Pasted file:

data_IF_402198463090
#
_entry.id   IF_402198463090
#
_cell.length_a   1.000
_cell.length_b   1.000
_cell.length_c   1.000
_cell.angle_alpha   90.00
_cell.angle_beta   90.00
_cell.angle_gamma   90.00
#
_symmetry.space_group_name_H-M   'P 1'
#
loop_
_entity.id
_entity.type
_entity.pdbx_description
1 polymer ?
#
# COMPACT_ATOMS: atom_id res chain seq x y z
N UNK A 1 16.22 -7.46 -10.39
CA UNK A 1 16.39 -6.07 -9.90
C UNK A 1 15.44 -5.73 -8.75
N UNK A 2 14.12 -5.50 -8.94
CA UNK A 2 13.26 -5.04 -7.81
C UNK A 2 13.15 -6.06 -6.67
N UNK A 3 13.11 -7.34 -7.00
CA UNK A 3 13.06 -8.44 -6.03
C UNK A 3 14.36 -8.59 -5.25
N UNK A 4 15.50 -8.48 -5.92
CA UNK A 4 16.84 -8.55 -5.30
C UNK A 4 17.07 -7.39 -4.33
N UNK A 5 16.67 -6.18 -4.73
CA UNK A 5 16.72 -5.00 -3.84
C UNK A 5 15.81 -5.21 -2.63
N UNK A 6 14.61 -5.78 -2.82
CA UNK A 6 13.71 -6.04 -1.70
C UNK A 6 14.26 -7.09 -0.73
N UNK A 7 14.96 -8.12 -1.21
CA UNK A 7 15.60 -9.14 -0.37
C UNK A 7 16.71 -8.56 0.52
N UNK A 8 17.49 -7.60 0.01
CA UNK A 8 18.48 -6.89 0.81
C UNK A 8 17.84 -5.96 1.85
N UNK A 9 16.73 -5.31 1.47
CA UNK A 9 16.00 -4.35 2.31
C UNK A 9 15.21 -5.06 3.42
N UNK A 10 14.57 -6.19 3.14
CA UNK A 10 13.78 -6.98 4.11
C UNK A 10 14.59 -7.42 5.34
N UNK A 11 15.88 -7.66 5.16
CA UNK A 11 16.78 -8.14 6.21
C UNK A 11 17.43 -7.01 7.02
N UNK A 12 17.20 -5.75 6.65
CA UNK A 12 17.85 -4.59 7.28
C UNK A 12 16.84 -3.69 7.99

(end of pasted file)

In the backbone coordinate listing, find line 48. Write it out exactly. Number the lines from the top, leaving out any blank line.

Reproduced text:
N UNK A 10 14.57 -6.19 3.14